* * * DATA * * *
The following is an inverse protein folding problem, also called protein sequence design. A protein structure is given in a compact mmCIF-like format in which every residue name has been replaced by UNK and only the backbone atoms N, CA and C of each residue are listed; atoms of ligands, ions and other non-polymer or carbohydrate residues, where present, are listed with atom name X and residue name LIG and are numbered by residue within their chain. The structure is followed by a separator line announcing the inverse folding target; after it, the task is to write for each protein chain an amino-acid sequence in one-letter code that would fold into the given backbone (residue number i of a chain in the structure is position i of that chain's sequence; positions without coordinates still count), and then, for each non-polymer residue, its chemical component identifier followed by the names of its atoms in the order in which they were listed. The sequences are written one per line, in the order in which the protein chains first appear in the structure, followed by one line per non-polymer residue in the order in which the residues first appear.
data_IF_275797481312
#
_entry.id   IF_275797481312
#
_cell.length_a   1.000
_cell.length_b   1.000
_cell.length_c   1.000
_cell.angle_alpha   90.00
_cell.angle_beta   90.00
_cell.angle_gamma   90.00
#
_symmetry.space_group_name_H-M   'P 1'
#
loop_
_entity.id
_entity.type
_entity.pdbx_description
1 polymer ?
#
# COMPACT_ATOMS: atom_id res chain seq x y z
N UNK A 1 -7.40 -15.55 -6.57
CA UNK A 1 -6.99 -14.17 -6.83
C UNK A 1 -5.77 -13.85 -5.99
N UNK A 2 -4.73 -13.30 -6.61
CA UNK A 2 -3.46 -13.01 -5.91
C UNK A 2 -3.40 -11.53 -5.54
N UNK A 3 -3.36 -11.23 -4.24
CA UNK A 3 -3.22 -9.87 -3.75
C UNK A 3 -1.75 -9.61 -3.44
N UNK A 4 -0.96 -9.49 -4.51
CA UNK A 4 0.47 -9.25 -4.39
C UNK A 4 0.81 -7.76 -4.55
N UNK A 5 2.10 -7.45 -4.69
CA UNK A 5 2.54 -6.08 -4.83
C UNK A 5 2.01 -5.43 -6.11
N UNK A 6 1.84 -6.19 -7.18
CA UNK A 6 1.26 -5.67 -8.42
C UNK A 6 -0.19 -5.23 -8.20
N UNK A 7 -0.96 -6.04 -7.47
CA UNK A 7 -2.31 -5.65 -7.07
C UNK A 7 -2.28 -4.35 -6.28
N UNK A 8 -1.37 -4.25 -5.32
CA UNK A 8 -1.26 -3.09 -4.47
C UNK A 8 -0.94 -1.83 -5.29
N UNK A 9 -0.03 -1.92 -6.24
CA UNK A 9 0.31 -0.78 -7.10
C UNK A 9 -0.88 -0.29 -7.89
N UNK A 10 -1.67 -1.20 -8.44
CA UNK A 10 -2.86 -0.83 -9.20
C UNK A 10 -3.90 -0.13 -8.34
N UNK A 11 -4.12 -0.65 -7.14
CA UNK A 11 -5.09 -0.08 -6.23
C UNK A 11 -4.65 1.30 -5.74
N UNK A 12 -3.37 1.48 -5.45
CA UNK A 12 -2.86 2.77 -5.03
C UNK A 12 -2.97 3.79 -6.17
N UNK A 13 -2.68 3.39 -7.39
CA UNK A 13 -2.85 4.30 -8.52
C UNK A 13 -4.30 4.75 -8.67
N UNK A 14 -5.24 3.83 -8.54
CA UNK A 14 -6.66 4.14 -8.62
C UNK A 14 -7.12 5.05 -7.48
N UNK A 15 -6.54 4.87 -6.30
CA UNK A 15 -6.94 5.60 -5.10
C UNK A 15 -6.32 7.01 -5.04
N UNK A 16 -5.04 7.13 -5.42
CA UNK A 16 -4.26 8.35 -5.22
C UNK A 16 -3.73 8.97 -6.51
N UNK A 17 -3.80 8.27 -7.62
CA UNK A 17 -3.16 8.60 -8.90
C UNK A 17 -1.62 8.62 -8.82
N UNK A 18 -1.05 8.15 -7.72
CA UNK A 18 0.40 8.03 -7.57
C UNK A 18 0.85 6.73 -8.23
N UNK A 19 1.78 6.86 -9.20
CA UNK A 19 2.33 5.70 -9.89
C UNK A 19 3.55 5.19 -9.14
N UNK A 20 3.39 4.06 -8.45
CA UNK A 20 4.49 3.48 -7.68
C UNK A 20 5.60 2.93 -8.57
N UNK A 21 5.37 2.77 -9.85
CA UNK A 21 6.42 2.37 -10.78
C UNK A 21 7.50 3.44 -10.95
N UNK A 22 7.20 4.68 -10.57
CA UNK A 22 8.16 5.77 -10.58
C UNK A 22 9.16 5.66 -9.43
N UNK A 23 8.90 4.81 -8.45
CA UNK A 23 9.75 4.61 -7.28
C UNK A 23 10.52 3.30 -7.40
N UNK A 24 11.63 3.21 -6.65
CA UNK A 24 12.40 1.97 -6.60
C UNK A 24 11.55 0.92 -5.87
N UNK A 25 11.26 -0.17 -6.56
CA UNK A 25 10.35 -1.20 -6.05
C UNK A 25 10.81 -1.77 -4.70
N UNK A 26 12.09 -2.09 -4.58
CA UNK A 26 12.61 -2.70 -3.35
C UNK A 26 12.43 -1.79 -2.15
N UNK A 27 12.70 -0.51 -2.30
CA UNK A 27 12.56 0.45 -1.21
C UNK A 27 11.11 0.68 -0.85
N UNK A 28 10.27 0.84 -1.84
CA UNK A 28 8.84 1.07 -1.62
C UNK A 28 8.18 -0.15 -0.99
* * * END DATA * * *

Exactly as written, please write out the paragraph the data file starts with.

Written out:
The following is an inverse protein folding problem, also called protein sequence design. A protein structure is given in a compact mmCIF-like format in which every residue name has been replaced by UNK and only the backbone atoms N, CA and C of each residue are listed; atoms of ligands, ions and other non-polymer or carbohydrate residues, where present, are listed with atom name X and residue name LIG and are numbered by residue within their chain. The structure is followed by a separator line announcing the inverse folding target; after it, the task is to write for each protein chain an amino-acid sequence in one-letter code that would fold into the given backbone (residue number i of a chain in the structure is position i of that chain's sequence; positions without coordinates still count), and then, for each non-polymer residue, its chemical component identifier followed by the names of its atoms in the order in which they were listed. The sequences are written one per line, in the order in which the protein chains first appear in the structure, followed by one line per non-polymer residue in the order in which the residues first appear.